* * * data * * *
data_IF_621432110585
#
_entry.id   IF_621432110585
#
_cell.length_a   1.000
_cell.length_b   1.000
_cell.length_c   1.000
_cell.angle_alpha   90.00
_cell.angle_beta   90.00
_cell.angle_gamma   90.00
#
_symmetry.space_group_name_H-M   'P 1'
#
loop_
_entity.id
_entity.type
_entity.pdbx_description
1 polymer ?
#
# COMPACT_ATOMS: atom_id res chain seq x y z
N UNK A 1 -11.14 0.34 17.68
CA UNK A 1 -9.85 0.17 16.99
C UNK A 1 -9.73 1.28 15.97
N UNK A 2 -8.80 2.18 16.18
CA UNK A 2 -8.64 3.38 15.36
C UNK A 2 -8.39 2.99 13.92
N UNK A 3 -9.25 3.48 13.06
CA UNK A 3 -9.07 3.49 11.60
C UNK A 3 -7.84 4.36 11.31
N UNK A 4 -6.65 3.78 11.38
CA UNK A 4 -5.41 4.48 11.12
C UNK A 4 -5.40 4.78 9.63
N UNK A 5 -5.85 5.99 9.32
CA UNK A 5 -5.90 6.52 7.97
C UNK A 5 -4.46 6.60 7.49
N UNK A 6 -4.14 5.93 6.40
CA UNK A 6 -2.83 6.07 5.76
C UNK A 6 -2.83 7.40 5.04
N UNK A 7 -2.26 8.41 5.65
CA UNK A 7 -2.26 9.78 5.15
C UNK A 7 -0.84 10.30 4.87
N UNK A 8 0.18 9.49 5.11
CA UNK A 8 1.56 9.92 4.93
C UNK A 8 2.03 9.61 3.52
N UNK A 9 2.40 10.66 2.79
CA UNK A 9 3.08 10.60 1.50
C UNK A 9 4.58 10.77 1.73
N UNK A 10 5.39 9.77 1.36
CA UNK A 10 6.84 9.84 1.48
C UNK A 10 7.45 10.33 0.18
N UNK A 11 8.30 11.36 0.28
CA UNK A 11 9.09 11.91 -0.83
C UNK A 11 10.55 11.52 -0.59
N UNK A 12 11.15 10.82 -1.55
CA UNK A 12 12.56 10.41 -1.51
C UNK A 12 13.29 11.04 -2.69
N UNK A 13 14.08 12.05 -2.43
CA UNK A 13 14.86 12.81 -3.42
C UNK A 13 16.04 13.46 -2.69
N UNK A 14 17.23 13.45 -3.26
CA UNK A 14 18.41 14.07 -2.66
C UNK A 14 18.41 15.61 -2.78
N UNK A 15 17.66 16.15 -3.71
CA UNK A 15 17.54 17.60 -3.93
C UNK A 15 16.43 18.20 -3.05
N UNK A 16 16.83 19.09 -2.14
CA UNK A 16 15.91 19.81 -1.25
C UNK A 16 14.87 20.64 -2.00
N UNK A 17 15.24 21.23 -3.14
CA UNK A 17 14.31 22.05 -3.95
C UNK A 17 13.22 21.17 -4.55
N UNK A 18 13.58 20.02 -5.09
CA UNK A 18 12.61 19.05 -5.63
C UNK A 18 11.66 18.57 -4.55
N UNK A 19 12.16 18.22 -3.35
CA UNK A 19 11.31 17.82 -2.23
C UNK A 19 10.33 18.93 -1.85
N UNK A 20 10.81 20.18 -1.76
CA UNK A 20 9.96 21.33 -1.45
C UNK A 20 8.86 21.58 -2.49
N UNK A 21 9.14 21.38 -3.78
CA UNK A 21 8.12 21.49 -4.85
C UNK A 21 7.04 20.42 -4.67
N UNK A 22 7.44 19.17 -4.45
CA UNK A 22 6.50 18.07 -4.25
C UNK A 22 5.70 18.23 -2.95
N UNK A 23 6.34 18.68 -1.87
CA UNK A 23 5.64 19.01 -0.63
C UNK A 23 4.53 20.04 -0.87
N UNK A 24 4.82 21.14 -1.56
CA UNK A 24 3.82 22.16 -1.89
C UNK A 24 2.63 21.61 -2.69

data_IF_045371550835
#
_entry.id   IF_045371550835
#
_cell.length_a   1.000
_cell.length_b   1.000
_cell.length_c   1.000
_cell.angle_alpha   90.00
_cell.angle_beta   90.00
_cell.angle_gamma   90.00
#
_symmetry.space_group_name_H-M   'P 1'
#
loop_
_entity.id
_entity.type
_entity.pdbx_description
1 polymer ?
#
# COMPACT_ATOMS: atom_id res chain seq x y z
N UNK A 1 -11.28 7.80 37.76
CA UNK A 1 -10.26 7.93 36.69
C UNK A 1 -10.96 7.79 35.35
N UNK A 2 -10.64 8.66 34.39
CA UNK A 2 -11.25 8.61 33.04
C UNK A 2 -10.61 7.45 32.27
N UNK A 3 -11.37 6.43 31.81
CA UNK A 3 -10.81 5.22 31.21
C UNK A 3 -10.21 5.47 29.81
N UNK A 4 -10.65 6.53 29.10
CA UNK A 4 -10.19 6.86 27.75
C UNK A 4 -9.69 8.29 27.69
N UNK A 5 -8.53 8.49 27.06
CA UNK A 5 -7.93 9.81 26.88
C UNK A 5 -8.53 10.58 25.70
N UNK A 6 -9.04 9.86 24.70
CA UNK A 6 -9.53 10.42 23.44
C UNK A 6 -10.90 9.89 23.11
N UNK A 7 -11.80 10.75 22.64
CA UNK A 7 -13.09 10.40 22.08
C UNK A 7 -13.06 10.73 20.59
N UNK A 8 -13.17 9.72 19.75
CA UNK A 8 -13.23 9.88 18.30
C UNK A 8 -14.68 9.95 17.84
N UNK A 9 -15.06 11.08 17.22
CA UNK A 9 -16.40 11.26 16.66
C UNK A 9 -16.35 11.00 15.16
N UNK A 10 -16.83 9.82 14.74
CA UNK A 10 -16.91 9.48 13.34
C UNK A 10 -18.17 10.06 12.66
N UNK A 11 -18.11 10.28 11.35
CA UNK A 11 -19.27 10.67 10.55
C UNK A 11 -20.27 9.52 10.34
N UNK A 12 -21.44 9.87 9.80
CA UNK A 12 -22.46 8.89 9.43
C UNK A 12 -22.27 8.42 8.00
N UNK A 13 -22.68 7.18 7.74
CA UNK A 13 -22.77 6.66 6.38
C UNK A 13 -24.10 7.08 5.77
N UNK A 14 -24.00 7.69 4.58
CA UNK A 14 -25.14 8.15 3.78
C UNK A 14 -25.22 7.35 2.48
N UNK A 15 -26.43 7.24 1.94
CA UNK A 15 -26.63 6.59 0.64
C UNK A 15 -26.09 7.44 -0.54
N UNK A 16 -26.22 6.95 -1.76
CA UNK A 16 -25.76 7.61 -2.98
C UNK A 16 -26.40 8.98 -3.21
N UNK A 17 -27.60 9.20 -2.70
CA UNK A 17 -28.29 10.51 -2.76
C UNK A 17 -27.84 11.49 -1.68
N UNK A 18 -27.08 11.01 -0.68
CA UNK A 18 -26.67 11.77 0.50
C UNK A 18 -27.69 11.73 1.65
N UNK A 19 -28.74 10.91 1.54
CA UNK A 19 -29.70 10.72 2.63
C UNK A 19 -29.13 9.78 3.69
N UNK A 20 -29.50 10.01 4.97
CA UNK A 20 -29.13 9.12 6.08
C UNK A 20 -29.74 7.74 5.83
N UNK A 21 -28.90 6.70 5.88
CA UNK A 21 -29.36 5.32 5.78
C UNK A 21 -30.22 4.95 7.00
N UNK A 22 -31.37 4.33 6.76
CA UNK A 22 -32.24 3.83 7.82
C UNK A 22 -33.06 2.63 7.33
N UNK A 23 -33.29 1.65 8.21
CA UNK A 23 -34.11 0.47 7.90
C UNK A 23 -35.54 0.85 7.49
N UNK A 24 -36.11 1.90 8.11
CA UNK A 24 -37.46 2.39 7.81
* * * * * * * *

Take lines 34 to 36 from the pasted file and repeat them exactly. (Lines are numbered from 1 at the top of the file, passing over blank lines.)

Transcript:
CA UNK A 5 -5.90 6.52 7.97
C UNK A 5 -4.46 6.60 7.49
N UNK A 6 -4.14 5.93 6.40